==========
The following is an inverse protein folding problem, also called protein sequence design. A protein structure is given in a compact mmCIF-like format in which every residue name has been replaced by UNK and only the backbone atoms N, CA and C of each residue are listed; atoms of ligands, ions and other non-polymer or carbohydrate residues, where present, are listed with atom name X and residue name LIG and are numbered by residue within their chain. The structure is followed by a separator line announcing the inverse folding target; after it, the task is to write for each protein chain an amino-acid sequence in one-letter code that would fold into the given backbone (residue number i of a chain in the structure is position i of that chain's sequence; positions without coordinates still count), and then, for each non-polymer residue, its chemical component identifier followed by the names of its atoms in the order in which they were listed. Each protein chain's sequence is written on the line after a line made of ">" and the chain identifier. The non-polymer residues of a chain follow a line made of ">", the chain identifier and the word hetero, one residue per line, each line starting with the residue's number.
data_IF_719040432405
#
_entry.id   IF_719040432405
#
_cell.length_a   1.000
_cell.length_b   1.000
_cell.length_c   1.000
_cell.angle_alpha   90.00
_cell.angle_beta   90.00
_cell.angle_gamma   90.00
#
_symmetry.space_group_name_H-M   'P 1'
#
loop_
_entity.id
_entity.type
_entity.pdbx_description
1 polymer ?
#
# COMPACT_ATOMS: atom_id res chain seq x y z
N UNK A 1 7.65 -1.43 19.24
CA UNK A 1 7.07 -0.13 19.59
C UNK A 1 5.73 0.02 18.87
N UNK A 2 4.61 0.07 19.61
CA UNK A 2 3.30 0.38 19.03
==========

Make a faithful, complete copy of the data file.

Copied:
The following is an inverse protein folding problem, also called protein sequence design. A protein structure is given in a compact mmCIF-like format in which every residue name has been replaced by UNK and only the backbone atoms N, CA and C of each residue are listed; atoms of ligands, ions and other non-polymer or carbohydrate residues, where present, are listed with atom name X and residue name LIG and are numbered by residue within their chain. The structure is followed by a separator line announcing the inverse folding target; after it, the task is to write for each protein chain an amino-acid sequence in one-letter code that would fold into the given backbone (residue number i of a chain in the structure is position i of that chain's sequence; positions without coordinates still count), and then, for each non-polymer residue, its chemical component identifier followed by the names of its atoms in the order in which they were listed. Each protein chain's sequence is written on the line after a line made of ">" and the chain identifier. The non-polymer residues of a chain follow a line made of ">", the chain identifier and the word hetero, one residue per line, each line starting with the residue's number.
data_IF_719040432405
#
_entry.id   IF_719040432405
#
_cell.length_a   1.000
_cell.length_b   1.000
_cell.length_c   1.000
_cell.angle_alpha   90.00
_cell.angle_beta   90.00
_cell.angle_gamma   90.00
#
_symmetry.space_group_name_H-M   'P 1'
#
loop_
_entity.id
_entity.type
_entity.pdbx_description
1 polymer ?
#
# COMPACT_ATOMS: atom_id res chain seq x y z
N UNK A 1 7.65 -1.43 19.24
CA UNK A 1 7.07 -0.13 19.59
C UNK A 1 5.73 0.02 18.87
N UNK A 2 4.61 0.07 19.61
CA UNK A 2 3.30 0.38 19.03